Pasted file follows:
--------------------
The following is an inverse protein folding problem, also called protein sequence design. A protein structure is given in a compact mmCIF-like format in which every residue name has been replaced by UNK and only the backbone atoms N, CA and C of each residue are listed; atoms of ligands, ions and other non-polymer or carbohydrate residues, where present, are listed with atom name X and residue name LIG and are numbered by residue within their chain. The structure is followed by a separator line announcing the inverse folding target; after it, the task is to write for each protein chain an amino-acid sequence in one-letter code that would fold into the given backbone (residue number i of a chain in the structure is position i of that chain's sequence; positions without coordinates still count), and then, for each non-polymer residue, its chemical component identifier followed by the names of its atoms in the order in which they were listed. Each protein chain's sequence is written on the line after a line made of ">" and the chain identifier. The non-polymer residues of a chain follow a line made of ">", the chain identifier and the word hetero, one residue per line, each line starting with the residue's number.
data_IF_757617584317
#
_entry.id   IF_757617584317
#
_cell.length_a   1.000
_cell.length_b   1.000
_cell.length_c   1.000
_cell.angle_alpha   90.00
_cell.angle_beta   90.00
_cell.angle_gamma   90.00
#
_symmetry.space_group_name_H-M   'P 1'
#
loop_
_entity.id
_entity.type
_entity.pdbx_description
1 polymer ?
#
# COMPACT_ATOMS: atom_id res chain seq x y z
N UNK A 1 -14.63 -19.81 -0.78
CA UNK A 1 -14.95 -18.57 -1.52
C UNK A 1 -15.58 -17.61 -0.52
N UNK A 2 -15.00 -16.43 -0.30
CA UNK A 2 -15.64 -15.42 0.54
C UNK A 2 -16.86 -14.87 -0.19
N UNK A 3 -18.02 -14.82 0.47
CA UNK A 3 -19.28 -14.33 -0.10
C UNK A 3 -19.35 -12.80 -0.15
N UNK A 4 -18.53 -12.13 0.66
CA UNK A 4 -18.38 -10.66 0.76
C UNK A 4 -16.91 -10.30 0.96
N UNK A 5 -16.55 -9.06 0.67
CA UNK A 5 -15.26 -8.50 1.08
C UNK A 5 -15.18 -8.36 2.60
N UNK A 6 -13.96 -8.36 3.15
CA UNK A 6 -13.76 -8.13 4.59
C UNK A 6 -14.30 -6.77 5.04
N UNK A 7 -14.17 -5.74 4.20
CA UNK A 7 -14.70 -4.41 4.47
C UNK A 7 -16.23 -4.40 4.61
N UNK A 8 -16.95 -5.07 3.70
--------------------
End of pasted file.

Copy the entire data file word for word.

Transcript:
The following is an inverse protein folding problem, also called protein sequence design. A protein structure is given in a compact mmCIF-like format in which every residue name has been replaced by UNK and only the backbone atoms N, CA and C of each residue are listed; atoms of ligands, ions and other non-polymer or carbohydrate residues, where present, are listed with atom name X and residue name LIG and are numbered by residue within their chain. The structure is followed by a separator line announcing the inverse folding target; after it, the task is to write for each protein chain an amino-acid sequence in one-letter code that would fold into the given backbone (residue number i of a chain in the structure is position i of that chain's sequence; positions without coordinates still count), and then, for each non-polymer residue, its chemical component identifier followed by the names of its atoms in the order in which they were listed. Each protein chain's sequence is written on the line after a line made of ">" and the chain identifier. The non-polymer residues of a chain follow a line made of ">", the chain identifier and the word hetero, one residue per line, each line starting with the residue's number.
data_IF_757617584317
#
_entry.id   IF_757617584317
#
_cell.length_a   1.000
_cell.length_b   1.000
_cell.length_c   1.000
_cell.angle_alpha   90.00
_cell.angle_beta   90.00
_cell.angle_gamma   90.00
#
_symmetry.space_group_name_H-M   'P 1'
#
loop_
_entity.id
_entity.type
_entity.pdbx_description
1 polymer ?
#
# COMPACT_ATOMS: atom_id res chain seq x y z
N UNK A 1 -14.63 -19.81 -0.78
CA UNK A 1 -14.95 -18.57 -1.52
C UNK A 1 -15.58 -17.61 -0.52
N UNK A 2 -15.00 -16.43 -0.30
CA UNK A 2 -15.64 -15.42 0.54
C UNK A 2 -16.86 -14.87 -0.19
N UNK A 3 -18.02 -14.82 0.47
CA UNK A 3 -19.28 -14.33 -0.10
C UNK A 3 -19.35 -12.80 -0.15
N UNK A 4 -18.53 -12.13 0.66
CA UNK A 4 -18.38 -10.66 0.76
C UNK A 4 -16.91 -10.30 0.96
N UNK A 5 -16.55 -9.06 0.67
CA UNK A 5 -15.26 -8.50 1.08
C UNK A 5 -15.18 -8.36 2.60
N UNK A 6 -13.96 -8.36 3.15
CA UNK A 6 -13.76 -8.13 4.59
C UNK A 6 -14.30 -6.77 5.04
N UNK A 7 -14.17 -5.74 4.20
CA UNK A 7 -14.70 -4.41 4.47
C UNK A 7 -16.23 -4.40 4.61
N UNK A 8 -16.95 -5.07 3.70